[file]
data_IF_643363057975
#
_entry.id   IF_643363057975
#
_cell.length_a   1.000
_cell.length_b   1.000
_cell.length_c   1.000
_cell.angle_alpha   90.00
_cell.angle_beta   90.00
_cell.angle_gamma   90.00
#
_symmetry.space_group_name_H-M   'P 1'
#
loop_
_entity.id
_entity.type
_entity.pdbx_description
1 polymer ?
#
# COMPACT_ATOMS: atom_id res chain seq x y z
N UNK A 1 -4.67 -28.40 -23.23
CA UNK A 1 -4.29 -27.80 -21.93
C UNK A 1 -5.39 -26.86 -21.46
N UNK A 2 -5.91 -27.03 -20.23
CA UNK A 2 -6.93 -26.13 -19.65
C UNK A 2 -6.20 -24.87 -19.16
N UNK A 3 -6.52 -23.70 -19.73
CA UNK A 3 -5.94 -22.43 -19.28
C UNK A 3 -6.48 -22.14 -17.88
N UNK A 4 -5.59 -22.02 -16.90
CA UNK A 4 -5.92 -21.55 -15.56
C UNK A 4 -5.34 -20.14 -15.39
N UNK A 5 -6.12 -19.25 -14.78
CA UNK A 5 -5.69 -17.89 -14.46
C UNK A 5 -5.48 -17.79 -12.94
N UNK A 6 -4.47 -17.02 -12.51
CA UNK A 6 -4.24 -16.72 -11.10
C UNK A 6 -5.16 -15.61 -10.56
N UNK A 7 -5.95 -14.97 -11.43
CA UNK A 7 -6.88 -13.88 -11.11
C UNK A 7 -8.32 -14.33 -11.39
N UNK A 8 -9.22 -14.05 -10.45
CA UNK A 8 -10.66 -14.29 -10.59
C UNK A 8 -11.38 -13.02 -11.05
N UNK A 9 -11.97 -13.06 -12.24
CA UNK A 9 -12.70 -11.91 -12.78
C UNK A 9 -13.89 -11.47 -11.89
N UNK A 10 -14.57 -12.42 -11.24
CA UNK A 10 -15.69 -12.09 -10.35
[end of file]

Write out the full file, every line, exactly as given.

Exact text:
data_IF_643363057975
#
_entry.id   IF_643363057975
#
_cell.length_a   1.000
_cell.length_b   1.000
_cell.length_c   1.000
_cell.angle_alpha   90.00
_cell.angle_beta   90.00
_cell.angle_gamma   90.00
#
_symmetry.space_group_name_H-M   'P 1'
#
loop_
_entity.id
_entity.type
_entity.pdbx_description
1 polymer ?
#
# COMPACT_ATOMS: atom_id res chain seq x y z
N UNK A 1 -4.67 -28.40 -23.23
CA UNK A 1 -4.29 -27.80 -21.93
C UNK A 1 -5.39 -26.86 -21.46
N UNK A 2 -5.91 -27.03 -20.23
CA UNK A 2 -6.93 -26.13 -19.65
C UNK A 2 -6.20 -24.87 -19.16
N UNK A 3 -6.52 -23.70 -19.73
CA UNK A 3 -5.94 -22.43 -19.28
C UNK A 3 -6.48 -22.14 -17.88
N UNK A 4 -5.59 -22.02 -16.90
CA UNK A 4 -5.92 -21.55 -15.56
C UNK A 4 -5.34 -20.14 -15.39
N UNK A 5 -6.12 -19.25 -14.78
CA UNK A 5 -5.69 -17.89 -14.46
C UNK A 5 -5.48 -17.79 -12.94
N UNK A 6 -4.47 -17.02 -12.51
CA UNK A 6 -4.24 -16.72 -11.10
C UNK A 6 -5.16 -15.61 -10.56
N UNK A 7 -5.95 -14.97 -11.43
CA UNK A 7 -6.88 -13.88 -11.11
C UNK A 7 -8.32 -14.33 -11.39
N UNK A 8 -9.22 -14.05 -10.45
CA UNK A 8 -10.66 -14.29 -10.59
C UNK A 8 -11.38 -13.02 -11.05
N UNK A 9 -11.97 -13.06 -12.24
CA UNK A 9 -12.70 -11.91 -12.78
C UNK A 9 -13.89 -11.47 -11.89
N UNK A 10 -14.57 -12.42 -11.24
CA UNK A 10 -15.69 -12.09 -10.35